Syrian Opposition Meet in Rome, Appeal for Cease-fire

Representatives of a dozen Syrian opposition groups called for a cease-fire in their homeland and the beginning of an internationally mediated dialogue to bring democracy to the country. Meeting in Rome July 25-26, the groups, which included some inspired by Islam, said they are "firmly opposed to any discrimination based on religious confession or ethnicity." The 14 men and three women involved in Syria's pro-democracy movements met under the auspices of the Community of Sant'Egidio, a Rome-based Catholic lay group that promotes dialogue and charity. "While violence is prevailing and on a rampage in our country," the political opponents of Syrian President Bashar Assad felt "it was important to sit together and think about a political solution," said Faiez Sara, a writer and member of the Democratic Forum, who had been imprisoned for his political activities in Syria. He said it was time to stop "the killings perpetrated by the regime or committed by the victims of the regime who have taken up weapons." The opposition leaders signed their "Rome Appeal," calling for a negotiated end to Assad's rule and the beginning of a transition to "a Syria that is democratic, civil and safe for all, without fear and without oppression." In addition to insisting on the retreat of government forces, they asked "our fellow citizens in [opposition] the Free Syrian Army and all those bearing arms, to participate in a political process to establish a peaceful, secure and democratic Syria." Also on July 26, the Catholic bishops of Syria held an abbreviated summer meeting in Aleppo, which had been the scene of fierce fighting. "In Aleppo, the situation is very tense, but right now there are not problems for the Christians. There are fears that the situation could worsen and that the militants could penetrate the Christian quarters, but that has not happened," Melkite Archbishop Jean-Clement Jeanbart of Aleppo said. "If the West wants to help the Syrian people," he said, "support and pressure for dialogue.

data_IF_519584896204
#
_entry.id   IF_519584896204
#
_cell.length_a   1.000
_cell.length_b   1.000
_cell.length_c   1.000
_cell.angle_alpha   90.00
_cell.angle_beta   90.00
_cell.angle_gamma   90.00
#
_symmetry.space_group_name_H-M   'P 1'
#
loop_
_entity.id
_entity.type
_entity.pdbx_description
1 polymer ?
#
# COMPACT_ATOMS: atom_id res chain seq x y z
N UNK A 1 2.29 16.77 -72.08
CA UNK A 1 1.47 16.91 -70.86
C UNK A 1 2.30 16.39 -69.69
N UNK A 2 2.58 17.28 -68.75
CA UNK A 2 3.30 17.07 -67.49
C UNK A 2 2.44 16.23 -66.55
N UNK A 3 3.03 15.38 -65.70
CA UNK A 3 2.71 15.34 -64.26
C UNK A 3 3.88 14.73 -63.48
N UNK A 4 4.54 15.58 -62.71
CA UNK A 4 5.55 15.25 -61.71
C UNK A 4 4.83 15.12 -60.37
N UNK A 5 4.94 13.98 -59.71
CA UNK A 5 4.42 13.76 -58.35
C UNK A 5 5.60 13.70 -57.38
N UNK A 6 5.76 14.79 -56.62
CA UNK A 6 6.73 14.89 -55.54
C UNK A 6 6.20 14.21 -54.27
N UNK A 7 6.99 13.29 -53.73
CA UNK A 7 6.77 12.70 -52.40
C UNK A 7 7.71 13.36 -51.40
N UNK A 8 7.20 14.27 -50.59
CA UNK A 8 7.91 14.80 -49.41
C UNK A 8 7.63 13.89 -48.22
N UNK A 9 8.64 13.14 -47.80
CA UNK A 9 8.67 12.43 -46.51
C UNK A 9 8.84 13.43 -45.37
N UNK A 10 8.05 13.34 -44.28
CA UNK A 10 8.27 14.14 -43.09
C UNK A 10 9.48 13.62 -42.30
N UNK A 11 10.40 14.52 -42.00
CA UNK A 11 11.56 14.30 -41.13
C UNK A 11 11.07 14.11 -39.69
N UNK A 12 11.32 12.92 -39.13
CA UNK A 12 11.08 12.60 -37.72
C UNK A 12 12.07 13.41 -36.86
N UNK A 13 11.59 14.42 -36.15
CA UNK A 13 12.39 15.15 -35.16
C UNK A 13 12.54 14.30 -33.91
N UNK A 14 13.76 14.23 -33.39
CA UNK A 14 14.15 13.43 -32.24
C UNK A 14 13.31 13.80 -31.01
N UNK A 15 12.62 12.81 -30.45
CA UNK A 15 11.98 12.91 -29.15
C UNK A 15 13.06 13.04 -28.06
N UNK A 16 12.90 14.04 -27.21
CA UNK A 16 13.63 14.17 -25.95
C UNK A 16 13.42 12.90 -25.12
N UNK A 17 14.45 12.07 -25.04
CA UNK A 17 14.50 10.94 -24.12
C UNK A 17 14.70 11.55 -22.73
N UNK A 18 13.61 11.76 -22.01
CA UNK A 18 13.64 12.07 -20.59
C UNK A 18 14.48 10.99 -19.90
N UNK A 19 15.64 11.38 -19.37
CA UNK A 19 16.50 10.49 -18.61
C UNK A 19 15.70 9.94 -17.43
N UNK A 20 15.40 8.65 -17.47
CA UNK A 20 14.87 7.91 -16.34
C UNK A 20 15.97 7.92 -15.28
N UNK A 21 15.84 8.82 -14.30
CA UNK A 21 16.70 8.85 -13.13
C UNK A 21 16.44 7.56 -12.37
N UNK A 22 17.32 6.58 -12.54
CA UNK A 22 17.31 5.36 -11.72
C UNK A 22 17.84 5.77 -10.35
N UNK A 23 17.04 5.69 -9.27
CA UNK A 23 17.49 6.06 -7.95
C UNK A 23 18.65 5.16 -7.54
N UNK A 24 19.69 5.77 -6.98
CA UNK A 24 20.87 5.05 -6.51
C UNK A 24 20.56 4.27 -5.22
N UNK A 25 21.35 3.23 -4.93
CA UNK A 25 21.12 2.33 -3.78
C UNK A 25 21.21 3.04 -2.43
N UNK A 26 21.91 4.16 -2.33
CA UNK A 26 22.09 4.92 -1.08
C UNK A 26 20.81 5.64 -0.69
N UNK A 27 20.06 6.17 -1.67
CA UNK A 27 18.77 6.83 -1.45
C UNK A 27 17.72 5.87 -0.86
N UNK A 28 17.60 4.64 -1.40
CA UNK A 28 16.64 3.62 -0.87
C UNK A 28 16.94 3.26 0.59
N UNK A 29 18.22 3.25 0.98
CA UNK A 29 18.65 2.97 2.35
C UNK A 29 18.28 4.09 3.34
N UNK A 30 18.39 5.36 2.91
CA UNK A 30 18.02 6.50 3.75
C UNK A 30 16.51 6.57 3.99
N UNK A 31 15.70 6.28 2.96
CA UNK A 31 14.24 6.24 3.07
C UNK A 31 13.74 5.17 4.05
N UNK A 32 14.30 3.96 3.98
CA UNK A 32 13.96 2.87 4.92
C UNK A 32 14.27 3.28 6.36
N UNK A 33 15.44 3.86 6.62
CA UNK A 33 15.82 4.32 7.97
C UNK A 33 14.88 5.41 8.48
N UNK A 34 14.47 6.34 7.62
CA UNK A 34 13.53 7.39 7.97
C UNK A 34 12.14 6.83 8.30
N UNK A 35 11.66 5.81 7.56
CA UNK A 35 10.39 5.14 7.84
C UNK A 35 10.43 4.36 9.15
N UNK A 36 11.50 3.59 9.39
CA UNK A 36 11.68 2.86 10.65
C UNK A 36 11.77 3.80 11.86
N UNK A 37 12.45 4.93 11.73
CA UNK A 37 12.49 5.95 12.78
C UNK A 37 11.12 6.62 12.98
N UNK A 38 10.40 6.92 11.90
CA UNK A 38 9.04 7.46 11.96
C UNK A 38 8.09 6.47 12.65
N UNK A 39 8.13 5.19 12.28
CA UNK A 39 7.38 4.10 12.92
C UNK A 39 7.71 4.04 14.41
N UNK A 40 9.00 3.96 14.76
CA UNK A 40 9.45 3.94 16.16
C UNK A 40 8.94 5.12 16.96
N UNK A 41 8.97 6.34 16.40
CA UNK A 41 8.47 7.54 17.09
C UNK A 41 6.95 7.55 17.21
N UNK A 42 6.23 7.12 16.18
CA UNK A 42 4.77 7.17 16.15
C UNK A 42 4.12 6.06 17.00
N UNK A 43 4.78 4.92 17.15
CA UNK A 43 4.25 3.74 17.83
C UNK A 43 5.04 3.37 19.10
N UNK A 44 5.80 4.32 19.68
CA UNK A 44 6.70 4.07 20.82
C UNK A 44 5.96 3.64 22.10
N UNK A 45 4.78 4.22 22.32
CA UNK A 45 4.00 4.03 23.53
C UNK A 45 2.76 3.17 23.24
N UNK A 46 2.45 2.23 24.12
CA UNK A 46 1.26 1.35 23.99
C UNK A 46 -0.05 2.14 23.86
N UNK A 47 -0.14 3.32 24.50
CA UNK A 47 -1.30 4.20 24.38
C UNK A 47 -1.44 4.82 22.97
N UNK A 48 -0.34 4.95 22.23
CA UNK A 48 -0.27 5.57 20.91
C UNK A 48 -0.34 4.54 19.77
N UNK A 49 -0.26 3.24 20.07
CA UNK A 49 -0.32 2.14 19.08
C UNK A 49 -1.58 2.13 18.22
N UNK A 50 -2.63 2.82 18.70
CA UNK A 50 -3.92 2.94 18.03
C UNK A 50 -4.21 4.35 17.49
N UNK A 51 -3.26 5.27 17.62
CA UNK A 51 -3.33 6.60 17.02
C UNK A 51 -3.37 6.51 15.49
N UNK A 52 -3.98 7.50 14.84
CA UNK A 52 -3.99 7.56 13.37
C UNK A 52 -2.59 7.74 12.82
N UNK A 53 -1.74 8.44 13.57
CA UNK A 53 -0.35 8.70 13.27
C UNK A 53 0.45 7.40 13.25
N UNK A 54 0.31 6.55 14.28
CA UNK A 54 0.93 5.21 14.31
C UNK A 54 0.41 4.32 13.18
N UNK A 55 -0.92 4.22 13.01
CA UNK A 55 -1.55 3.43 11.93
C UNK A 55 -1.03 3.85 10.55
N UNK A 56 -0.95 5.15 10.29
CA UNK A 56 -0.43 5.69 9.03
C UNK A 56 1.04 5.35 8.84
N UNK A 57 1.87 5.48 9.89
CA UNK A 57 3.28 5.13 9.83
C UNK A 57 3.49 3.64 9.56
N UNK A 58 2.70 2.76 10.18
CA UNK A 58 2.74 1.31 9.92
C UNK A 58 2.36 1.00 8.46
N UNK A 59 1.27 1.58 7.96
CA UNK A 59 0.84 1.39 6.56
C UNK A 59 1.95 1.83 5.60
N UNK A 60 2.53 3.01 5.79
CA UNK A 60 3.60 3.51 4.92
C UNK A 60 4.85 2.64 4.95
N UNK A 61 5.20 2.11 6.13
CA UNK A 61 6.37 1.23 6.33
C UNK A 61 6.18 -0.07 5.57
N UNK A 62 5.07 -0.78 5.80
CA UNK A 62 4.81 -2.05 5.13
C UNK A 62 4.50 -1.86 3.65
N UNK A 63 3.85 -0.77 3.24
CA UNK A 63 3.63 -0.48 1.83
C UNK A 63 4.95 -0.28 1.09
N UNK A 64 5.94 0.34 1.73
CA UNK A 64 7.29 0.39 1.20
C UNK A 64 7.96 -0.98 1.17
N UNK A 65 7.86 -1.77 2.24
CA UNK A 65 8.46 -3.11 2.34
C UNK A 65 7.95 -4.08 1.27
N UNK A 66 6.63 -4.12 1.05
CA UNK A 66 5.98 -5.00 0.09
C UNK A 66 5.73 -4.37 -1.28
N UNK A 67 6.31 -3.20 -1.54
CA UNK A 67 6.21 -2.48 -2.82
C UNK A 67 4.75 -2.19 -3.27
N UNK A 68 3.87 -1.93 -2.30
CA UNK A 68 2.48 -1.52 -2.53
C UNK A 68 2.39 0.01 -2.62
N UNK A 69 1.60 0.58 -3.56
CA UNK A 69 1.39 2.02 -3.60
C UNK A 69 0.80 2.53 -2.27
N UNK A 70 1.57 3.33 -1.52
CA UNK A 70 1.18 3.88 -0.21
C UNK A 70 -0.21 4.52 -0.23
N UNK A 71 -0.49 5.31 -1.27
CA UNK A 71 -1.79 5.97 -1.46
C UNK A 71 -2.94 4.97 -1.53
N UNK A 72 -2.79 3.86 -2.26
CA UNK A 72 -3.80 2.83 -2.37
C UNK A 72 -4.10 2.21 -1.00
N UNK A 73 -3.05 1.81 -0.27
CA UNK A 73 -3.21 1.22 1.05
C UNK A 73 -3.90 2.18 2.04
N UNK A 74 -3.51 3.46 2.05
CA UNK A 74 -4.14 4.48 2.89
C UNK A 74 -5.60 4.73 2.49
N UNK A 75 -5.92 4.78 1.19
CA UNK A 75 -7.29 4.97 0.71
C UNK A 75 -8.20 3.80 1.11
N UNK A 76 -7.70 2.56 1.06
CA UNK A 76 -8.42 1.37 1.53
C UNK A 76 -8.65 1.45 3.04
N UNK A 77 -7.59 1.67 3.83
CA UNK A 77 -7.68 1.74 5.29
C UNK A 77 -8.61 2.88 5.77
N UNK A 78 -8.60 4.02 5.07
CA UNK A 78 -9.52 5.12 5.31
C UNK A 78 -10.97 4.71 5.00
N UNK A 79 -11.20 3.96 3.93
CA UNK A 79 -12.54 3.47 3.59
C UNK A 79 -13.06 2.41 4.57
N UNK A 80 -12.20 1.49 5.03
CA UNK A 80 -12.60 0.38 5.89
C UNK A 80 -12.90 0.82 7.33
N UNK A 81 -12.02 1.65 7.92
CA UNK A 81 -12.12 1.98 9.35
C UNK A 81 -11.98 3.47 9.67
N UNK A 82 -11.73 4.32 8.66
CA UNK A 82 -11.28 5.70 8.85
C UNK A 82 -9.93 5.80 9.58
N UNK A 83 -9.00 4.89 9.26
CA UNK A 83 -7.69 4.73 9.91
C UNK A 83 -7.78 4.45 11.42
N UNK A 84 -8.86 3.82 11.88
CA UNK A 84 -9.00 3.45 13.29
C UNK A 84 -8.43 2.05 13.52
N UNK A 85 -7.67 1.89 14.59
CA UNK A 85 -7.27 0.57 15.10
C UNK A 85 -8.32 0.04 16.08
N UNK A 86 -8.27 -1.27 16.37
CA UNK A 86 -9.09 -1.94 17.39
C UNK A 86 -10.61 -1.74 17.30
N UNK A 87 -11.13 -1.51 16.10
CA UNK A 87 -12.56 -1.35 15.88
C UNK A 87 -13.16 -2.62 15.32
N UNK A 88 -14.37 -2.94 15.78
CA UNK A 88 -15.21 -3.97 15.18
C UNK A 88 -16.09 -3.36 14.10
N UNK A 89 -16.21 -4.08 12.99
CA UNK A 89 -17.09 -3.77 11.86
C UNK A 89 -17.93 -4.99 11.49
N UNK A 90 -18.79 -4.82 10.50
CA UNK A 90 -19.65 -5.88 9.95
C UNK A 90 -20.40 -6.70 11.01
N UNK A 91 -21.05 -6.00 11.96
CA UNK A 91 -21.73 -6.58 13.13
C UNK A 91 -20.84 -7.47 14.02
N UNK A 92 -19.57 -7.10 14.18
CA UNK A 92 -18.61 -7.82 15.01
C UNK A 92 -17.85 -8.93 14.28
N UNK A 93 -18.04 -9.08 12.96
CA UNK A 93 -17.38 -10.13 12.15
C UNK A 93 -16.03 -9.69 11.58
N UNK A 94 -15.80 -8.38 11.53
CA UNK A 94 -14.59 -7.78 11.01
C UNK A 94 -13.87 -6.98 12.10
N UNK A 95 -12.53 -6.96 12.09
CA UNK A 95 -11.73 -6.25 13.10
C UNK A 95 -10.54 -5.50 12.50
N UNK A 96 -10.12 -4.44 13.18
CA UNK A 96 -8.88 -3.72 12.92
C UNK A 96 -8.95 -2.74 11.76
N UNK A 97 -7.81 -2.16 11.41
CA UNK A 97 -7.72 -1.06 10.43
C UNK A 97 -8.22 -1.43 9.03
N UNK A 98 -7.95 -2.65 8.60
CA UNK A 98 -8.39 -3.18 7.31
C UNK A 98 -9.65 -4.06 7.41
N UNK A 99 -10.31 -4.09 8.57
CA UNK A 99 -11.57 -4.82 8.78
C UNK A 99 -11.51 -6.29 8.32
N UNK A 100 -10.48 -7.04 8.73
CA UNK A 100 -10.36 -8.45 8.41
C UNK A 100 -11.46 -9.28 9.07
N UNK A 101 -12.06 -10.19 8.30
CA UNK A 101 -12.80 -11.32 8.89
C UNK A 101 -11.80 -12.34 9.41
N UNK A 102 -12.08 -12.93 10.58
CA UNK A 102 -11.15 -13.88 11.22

Comments are automatically closed two weeks after an article's initial publication. See our comments policy for more.

Advertisement
Advertisement

Don't miss the best from America

Sign up for our Newsletter to get the Jesuit perspective on news, faith and culture.

The latest from america

The appointments are part of an ongoing effort to give a greater role to women in the work of the Roman Curia offices, the central administration of the Catholic church.
Gerard O’ConnellApril 21, 2018
Ivette Escobar, a student at Central American University in San Salvador, helps finish a rug in honor of the victims in the 1989 murder of six Jesuits, their housekeeper and her daughter on the UCA campus, part of the 25th anniversary commemoration of the Jesuit martyrs in 2014. (CNS photo/Edgardo Ayala) 
A human rights attorney in the United States believes that the upcoming canonization of Blessed Oscar Romero in October has been a factor in a decision to revisit the 1989 Jesuit massacre at the University of Central America.
Kevin ClarkeApril 20, 2018
Journalists photograph the lethal injection facility at San Quentin State Prison in California in 2010. (AP Photo/Eric Risberg, File)
In California, Catholic opponents of the death penalty are trying to protect the largest population of inmates awaiting execution in the Western Hemisphere.
Jim McDermottApril 20, 2018
Photo: the Hank Center at Loyola University Chicago
Bishop McElroy said that Catholics must embrace “the virtues of solidarity, compassion, integrity, hope and peace-building.”